How small firms can finance technology purchases

Published on: 
10/16/2006
Published on 10/16/06

Purchasing new computers and software, or even subscribing to a database research service, can have a significant return on investment.

Many larger law firms establish formal budgets for their technology purchases. Surveys I have done show that the majority allocate up to 4 percent of gross revenue for hardware and software purchases and age-out their technology on a three year-cycle.

By contrast, many small firms resist buying or updating technology because they are overwhelmed by the high up-front expense. Their upgrade cycle may be as great as six years. To pay for an upgrade, these firms typically pursue one of several options.

  • Cash
  • This is typically done only for a small purchase (a single computer and its software licenses). It eliminates finance charges and fees, but even the few thousand dollars required are enough to be a deal-breaker for some firms.

  • Leasing
  • Leases facilitate more frequent upgrades, protect a firm's credit and can even offer tax advantages. However, lease arrangements are typically limited to computer hardware, still leaving the firm to come up with cash for software and implementation.

  • Manufacturer financing
  • Programs like Microsoft Financing program can include items such as technology and services that are usually not covered in lease packages, and may be for as short a period of time as two years. But such programs are the equivalent of taking out a loan, with an organization that may not be as flexible as your local bank.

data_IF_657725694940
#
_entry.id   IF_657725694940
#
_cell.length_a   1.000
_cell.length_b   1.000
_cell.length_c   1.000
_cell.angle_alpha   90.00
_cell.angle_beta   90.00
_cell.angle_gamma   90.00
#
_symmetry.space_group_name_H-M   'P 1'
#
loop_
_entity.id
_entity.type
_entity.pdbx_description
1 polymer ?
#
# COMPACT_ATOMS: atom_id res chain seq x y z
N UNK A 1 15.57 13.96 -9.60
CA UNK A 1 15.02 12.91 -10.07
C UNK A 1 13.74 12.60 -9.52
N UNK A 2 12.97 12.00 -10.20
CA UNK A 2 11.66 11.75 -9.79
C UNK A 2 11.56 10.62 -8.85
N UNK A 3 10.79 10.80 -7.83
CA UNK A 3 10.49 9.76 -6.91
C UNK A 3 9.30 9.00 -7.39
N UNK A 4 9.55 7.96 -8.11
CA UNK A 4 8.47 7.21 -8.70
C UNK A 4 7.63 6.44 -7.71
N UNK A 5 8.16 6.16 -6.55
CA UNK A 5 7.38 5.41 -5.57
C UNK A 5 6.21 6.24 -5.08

• Loans
  • That leaves the final financing alternative, a traditional bank loan. Depending on the relationship and credit standing that you have with your bank, a line of credit, equipment loan or term loan may be your best financing alternative. The cost of such loans varies (factors include your bank balance, other services purchased and credit rating), but typically can be 8 to 10 percent or prime rate plus 1/2 to 1 percent, with a document fee and even perhaps 1/4 to 1 point in financing charges.

    An important issue in technology loans is that the minute you purchase computers or software, their obsolescence is assured. Their value to the bank isn't nearly so great as a hard asset like real estate, no matter how expensive the technology is.

    Banks may accept technology as collateral, but will not put a high value on it. It's fair to say that bankers are nervous when it comes to financing IT purchases. Thus, the prospective borrower must put his/her/its best foot forward and provide as much safety to the bank as is possible, especially by contributing both capital and collateral to the overall financing package.

    Technology investments, as all other investments made by the law firm, must provide a "reasonable" return to the firm. Analyzing your expected return is just as important for the financing process as it is for the decision-making process because the lender will want to know how the purchase will impact your practice and how you plan to repay the new debt.

    Thinking through the purchase and getting as much personnel involvement, "investment" and "buy-in," to the purchase before you make it are the best ways to achieve your objective - and to keep your banker happy.

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